Sentimentality has been called everything from “emotional promiscuity” (Norman Mailer in Cannibals/Christians) to “a form of fatigue” (Leonora Carrington in “The Happy Corpse Story”) to “a failure of feeling” (Wallace Stevens in “Adagia”). Harsh indictments to be sure, but even when we aren’t so damning, it is generally viewed as a superficial feeling or some especially banal form of recall.
When Freud suggested that “past is prologue,” he not only gave psychoanalytical weight to Shakespeare’s metaphor from The Tempest, he also persuaded us that our adult anxieties have their roots in childhood experience. Since then, it has been easy for us to look back on that landscape, if not necessarily as a source of conflict, then as the terrain of challenge and obstacle.
We are familiar with the idea that personal history is fraught with difficult emotional baggage, a burdensome psychological load that is best disassembled and unloaded with the assistance of costly professionals. And we are equally well acquainted with the notion of sentimentality as a trite idealization of the past.
But perhaps a benefit of age is the ability to consider sentimentality less a saccharine rewrite and more a manner of recollection that allows for a sense of lightness. My own hunch — one beginning to border on conviction — is that it is an increasingly necessary pleasure and indulgence.
For instance, life was definitely tough when my twin sons were young. A full night of sleep came at a premium, and my husband and I, both self-employed, worried about money and where our next jobs would come from. And we knew that somewhere in the distant future, two college tuitions awaited us.
Those years were an archive of worries. But when I think back on them now, I prefer to dwell on afternoons spent dozing with the toddlers in the hammock, picnics on the lawn and the October afternoon when the sunlight hit the golden maples just so and the boys rushed indoors to tell us the lamps in the trees had been turned on.
I’m not suggesting that we refute (or deny) the difficult experiences that have given shape to our lives or sugarcoat the challenges that have made us who we are. I’m simply saying that there are times when retrospection can and should be a matter of pure frivolity; and when hindsight can be a matter of unadulterated pleasure.
The late psychiatrist and gerontologist Gene D. Cohen gave a good deal of thought to the need for reappraisal that begins in middle age, and he wrote extensively about how we reflect back, sum up and find meaning at this stage of life. He suggested that re-evaluation comes naturally to those in midlife and spoke of the natural proclivity for people between 40 and 60 to draw on experiences from the past in an effort to create a meaningful future.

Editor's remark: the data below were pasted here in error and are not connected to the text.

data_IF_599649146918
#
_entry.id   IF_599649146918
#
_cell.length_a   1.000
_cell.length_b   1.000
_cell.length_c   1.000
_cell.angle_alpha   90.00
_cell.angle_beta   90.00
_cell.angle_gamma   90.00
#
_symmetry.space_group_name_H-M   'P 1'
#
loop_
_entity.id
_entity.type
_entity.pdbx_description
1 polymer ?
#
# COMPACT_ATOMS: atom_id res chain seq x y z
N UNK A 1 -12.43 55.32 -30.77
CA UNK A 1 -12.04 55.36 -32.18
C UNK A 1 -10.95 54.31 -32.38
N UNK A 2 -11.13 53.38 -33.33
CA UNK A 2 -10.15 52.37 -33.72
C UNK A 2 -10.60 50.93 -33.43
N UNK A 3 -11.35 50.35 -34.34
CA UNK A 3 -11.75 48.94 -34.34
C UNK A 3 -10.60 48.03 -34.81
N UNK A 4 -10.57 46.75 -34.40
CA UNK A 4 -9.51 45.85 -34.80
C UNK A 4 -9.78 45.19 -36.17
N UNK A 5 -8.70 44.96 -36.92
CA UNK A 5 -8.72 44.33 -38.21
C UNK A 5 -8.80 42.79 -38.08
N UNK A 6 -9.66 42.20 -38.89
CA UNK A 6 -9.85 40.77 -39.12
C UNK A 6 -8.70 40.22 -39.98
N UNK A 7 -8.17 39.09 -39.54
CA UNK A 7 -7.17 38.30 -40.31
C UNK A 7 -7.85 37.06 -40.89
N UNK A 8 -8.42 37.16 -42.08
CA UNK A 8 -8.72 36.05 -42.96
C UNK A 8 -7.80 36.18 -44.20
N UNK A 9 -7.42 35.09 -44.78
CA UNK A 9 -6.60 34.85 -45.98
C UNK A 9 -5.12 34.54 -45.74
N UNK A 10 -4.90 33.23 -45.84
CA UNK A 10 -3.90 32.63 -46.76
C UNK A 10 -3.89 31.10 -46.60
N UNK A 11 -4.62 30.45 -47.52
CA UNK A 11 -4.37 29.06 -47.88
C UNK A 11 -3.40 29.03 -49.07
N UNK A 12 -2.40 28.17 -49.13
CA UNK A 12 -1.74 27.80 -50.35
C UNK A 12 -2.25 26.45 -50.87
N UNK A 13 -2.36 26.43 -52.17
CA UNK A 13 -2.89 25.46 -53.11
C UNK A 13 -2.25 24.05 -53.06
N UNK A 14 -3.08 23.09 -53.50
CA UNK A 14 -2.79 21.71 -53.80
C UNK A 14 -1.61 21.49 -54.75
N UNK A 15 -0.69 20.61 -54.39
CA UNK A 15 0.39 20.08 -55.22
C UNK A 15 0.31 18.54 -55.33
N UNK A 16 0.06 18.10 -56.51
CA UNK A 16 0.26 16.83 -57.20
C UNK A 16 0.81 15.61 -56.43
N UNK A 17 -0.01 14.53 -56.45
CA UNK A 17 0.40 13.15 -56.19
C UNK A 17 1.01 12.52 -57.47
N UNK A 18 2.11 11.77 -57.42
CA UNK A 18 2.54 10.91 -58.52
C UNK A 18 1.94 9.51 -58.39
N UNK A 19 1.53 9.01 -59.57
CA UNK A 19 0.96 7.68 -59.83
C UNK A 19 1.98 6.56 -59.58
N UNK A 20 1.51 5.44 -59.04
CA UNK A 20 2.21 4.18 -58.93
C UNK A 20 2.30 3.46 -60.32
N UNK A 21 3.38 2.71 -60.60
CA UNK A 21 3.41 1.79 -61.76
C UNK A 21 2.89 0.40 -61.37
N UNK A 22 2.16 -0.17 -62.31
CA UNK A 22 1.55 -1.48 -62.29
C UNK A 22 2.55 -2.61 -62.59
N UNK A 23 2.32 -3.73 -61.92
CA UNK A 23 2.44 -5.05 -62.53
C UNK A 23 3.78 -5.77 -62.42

I don’t know exactly what he had in mind, but I am sure that at least some of that retrospection can take on a buoyancy and bring on a sense of enjoyment. Lori Axelson, a geriatric social worker in Portland, Maine, concurs. In her work with elderly patients, she sometimes uses narrative therapy, a form of treatment that employs storytelling to find positive meaning in past experience.
“There is no single reading of your life,” she says. “We are all rewriting all the time. It helps people find a place of strength. If someone talks about their life, highlighting a lot of negative points and only mentioning one positive point, then you focus on that one thing. It leads people to a more optimistic outcome. And many people will grab on to this hope and find a way to go forward.”
Axelson relates the story of a couple in her practice whose troubled marriage was no secret. “But when the husband became his wife’s caregiver during her final illness,” she says, “he was wonderful and kind to her. Which made him feel good about himself as a husband. And then, after his wife’s death, he rewrote the marriage into one in which they had both been very happy. And that has given him great peace.” Such reassessment, I would suspect, is not only creative and necessary, but far more common than we routinely admit.
This kind of revisionism is not about emotional dishonesty, Axelson says. It is about the ability to focus on those experiences that sustain and affirm us instead of those that diminish and dishearten us.
Who could argue with that? In Oscar Wilde’s view, “A sentimentalist is one who desires to have the luxury of an emotion without paying for it.” I would argue almost the reverse: That after one has paid a lifetime of emotional dues, reimagining personal history — whether by narrative therapy or some other means — to find simple pleasure in a complicated past is a privilege of age. And that sentimentality as such is a dispensation of time to be treasured rather than disparaged.
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